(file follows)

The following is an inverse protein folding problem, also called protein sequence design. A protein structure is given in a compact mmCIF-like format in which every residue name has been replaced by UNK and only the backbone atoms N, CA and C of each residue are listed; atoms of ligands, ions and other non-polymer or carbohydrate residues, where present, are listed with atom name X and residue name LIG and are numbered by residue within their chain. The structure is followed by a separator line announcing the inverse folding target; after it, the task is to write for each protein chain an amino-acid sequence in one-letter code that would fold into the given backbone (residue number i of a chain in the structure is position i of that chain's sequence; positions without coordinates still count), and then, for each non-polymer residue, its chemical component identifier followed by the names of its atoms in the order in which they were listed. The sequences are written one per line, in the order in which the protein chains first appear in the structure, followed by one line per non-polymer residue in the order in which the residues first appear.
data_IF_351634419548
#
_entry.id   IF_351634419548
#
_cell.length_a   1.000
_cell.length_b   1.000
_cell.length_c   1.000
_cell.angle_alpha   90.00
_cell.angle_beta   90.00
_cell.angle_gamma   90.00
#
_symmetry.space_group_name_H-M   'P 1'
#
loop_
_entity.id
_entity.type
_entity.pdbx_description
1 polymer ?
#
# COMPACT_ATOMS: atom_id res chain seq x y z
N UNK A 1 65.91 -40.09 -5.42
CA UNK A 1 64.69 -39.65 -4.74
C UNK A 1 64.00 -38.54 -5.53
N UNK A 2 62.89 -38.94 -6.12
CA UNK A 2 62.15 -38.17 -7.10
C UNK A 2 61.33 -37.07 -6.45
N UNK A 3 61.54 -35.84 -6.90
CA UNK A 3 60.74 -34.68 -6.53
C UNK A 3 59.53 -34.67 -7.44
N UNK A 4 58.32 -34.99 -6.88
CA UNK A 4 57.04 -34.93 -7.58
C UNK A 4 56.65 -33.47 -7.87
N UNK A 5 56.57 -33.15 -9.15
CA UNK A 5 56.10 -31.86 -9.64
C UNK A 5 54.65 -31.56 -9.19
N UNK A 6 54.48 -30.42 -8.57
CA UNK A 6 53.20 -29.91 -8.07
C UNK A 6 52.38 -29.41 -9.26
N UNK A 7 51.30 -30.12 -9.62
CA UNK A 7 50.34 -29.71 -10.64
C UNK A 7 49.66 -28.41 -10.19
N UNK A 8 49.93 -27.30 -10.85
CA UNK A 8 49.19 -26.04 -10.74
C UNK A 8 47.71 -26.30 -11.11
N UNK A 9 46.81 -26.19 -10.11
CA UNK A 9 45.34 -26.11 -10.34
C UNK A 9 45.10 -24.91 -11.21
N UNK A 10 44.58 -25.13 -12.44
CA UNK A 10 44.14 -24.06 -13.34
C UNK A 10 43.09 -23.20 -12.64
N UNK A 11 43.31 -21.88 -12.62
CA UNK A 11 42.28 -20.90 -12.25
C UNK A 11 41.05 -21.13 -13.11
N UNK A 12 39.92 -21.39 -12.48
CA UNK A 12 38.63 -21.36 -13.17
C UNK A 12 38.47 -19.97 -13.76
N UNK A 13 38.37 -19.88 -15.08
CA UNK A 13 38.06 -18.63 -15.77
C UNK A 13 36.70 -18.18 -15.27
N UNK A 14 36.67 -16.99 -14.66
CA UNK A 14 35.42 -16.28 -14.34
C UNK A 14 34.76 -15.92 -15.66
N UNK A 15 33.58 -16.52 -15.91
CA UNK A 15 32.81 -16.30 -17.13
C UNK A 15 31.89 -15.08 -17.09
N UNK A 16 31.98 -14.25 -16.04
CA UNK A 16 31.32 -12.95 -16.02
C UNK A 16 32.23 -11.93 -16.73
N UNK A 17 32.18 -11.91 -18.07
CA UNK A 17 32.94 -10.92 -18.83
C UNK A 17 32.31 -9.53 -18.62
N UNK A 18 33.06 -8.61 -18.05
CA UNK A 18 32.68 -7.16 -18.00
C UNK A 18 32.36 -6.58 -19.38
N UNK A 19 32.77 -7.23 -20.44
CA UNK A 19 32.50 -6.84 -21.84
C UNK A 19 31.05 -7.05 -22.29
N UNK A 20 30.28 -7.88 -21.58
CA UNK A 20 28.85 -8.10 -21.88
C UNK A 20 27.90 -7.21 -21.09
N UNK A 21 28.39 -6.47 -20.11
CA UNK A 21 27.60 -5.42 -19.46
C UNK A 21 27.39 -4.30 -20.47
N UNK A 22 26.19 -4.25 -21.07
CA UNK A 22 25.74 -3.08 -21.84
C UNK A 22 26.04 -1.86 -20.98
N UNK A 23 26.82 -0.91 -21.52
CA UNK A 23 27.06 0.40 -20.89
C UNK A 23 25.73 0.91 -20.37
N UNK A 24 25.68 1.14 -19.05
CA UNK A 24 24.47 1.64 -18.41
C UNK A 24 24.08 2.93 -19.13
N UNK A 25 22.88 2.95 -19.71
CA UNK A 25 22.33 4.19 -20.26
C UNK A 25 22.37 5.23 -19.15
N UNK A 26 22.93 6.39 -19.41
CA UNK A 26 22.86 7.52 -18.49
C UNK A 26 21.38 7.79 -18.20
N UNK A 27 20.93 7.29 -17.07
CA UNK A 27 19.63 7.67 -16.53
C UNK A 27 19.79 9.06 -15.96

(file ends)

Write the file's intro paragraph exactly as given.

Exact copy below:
The following is an inverse protein folding problem, also called protein sequence design. A protein structure is given in a compact mmCIF-like format in which every residue name has been replaced by UNK and only the backbone atoms N, CA and C of each residue are listed; atoms of ligands, ions and other non-polymer or carbohydrate residues, where present, are listed with atom name X and residue name LIG and are numbered by residue within their chain. The structure is followed by a separator line announcing the inverse folding target; after it, the task is to write for each protein chain an amino-acid sequence in one-letter code that would fold into the given backbone (residue number i of a chain in the structure is position i of that chain's sequence; positions without coordinates still count), and then, for each non-polymer residue, its chemical component identifier followed by the names of its atoms in the order in which they were listed. The sequences are written one per line, in the order in which the protein chains first appear in the structure, followed by one line per non-polymer residue in the order in which the residues first appear.